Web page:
Both the PLIC and the CDPA assess students’ data analysis skills, but the PLIC also assesses other skills including how students critically evaluate experimental methods, data, and models. The CDPA has 10 multiple-choice questions, where each has its own context, whereas the PLIC has one rich experimental context outlined at the beginning of the assessment, to which all 16 questions refer. Both the PLIC and CDPA have strong research validation.

Physics Measurement Questionnaire (PMQ)

The Physics Measurement Questionnaire (PMQ) (Lubben et al. 2001, Allie et al. 2007) is an open-ended pre/post assessment of students’ understanding of experimental measurements, including data collection, data processing, and dataset comparison. There is an experimental situation described at the beginning of the assessment, and all the questions refer to this same experimental situation (similar to the PLIC). The questions ask students to reflect on how many measurements they should take, how to report the results of multiple measurements, how to compare sets of measurements, and how to fit a line to experimental data. Because the PMQ questions are open-ended, the answers and explanations are coded according to an established coding scheme, which can be time consuming. In each question or “probe,” there is a short conversation between several people, and students are asked to choose which they most agree with and then give a written explanation for their choice. The discussions in each probe are written with concise, simple language in order to be understandable for a wide range of English language levels. The developers use the PMQ results to look at their students’ paradigms of measurement as either “point” or “set.” A point paradigm would see each measurement as the possible true value, where differences between measurements are a result of environmental factors or experimenter mistakes. In the “set” paradigm, each measurement is an approximation of the true value, and deviations are random and always present. A set of measurements yields the best approximation of the true value, with an associated uncertainty. The questions on the PMQ were based on similar questions from the Procedural and Conceptual Knowledge in Science (PACKS) Project (Millar et al. 1994).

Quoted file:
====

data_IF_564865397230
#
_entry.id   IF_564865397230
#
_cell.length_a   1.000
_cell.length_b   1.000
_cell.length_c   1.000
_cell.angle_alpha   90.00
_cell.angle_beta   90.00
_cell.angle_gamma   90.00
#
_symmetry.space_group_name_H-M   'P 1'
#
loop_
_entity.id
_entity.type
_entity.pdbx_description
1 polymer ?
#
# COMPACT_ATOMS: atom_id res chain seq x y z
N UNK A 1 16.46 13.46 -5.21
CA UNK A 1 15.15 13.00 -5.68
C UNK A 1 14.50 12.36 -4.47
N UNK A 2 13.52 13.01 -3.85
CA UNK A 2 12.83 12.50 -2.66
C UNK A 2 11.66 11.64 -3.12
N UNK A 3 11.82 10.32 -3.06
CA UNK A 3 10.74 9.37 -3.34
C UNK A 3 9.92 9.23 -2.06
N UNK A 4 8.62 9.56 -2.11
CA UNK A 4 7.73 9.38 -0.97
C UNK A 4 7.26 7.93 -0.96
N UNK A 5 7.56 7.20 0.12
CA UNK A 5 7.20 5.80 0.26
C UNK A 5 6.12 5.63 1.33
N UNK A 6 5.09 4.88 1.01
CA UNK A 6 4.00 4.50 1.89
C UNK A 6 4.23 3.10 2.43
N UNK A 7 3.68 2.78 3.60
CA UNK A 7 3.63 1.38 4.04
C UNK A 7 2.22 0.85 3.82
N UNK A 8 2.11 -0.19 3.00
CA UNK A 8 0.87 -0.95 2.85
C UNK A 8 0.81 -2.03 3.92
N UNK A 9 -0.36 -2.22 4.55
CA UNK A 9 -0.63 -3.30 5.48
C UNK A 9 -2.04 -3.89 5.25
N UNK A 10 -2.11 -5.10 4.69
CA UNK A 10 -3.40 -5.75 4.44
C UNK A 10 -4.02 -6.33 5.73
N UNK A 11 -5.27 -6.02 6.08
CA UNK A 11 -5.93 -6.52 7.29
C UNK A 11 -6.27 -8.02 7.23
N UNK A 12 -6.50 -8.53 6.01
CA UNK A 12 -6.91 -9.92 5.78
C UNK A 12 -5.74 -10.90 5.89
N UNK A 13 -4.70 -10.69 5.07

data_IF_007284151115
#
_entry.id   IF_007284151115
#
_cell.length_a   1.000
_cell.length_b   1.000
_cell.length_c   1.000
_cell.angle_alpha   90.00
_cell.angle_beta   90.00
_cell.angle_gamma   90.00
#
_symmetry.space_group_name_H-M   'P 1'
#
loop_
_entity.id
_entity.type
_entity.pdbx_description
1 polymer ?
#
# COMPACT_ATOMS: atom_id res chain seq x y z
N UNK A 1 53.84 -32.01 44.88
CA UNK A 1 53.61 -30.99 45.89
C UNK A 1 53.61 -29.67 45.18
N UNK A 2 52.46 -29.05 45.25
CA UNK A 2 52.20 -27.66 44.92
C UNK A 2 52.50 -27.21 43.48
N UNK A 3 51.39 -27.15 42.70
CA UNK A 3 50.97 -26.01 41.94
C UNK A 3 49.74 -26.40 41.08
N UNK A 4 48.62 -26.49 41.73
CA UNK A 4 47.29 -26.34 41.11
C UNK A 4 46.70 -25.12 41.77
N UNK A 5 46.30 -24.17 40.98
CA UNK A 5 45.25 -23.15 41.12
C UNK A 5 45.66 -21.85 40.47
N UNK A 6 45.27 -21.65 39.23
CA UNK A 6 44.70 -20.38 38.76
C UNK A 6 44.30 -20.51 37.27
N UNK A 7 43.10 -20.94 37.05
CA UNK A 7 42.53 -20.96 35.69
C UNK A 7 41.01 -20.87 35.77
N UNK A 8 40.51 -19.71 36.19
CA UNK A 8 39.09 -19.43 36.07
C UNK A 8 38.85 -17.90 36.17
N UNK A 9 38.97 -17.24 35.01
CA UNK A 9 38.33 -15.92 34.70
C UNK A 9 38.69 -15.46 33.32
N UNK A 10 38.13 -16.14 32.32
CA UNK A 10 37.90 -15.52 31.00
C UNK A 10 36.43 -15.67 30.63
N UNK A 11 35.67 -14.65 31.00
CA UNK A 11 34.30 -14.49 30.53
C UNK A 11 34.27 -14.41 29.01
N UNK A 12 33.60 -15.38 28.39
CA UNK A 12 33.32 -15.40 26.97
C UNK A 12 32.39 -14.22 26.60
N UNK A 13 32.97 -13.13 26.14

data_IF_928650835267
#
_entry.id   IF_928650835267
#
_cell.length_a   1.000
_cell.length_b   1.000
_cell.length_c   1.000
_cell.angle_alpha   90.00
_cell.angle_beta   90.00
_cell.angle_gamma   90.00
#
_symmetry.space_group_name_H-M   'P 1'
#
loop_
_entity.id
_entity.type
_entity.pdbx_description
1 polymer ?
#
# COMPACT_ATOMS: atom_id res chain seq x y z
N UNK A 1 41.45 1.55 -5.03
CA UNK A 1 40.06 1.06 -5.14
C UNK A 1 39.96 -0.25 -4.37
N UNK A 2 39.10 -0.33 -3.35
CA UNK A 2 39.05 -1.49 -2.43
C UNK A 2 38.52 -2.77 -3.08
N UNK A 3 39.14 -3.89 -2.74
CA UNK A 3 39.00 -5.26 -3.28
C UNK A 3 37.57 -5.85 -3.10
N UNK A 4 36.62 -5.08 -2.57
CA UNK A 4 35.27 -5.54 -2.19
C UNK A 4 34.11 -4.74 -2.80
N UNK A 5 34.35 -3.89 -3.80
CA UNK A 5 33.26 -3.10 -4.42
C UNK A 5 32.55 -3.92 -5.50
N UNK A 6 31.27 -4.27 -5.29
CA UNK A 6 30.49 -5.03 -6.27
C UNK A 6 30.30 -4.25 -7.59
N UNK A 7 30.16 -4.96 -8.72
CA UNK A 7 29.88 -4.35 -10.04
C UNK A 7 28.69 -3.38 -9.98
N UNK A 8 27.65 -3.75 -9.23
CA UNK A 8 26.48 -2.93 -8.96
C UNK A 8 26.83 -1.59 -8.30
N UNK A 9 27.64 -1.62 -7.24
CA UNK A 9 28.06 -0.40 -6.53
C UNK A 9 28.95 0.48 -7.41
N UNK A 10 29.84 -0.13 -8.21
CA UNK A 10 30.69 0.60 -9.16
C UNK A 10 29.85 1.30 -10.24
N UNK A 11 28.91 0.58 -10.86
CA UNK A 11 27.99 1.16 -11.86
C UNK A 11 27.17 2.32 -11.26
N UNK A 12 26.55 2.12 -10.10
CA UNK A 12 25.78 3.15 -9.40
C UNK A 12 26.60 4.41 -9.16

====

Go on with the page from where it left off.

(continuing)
The PMQ has a unique format compared to the other laboratory skill assessments, where each question includes a conversation between students, with an open-ended question about the conversation. Furthermore, the scoring of the PMQ is different from the other assessments discussed, and instructors code the responses to understand their students’ results. The content and skills assessed on the PMQ are also included in the PLIC, though the PLIC goes into more depth in asking students to evaluate critically experimental methods, data, and models.

Measurement Uncertainty Quiz (MUQ)

The Measurement Uncertainty Quiz (MUQ) (Deardorff 2001) is a non-standard assessment that can be used as the basis of a discussion about precision, significant figures, accuracy, and error propagation with your introductory physics students. The developer explains that it is difficult to create a right/wrong test around the topics of measurement and uncertainty, because even experts may disagree on the correct answer. Because of this limitation, the MUQ questions are an opportunity to discuss with your students why one answer may be better than others. Because the MUQ is for discussion (and is not scored), it is not given as a pre/post-test. The 10 questions on the MUQ are a sample of the open-ended questions given to approximately 100 introductory physics students and 30 experts (graduate physics students and teachers). The most common responses were edited and turned into the multiple-choice options.

The MUQ focuses just on measurement uncertainty, whereas the CDPA also asks about fitting data and relating functions, graphs, and numbers. Both tests use the same question format and have the same number of questions, but the MUQ developers recommend using it to have a discus- sion with students, instead of using it as a pre/post-test and scoring it, as you would with the CDPA.

Recommendations for choosing laboratory skill assessment

Use the PLIC to get a rich understanding of your students’ skills around critically evaluating experimental methods, data, and models. The PLIC assesses the content covered on the MUQ, CDPA, and PMQ and additional content and skills related to critical thinking around experimentation. If you want a short, simple multiple-choice test of measurement uncertainty and relationships between functions, data, and graphs, use the CDPA. If you are interested in understanding your students’ open-ended responses about data collection, processing, and comparison or in looking at your students’ paradigms of the measurement as either “point” or “set,” use the PMQ. If you want to have a rich conversation about measurement uncertainty with your students, use the MUQ as the basis of the conversation.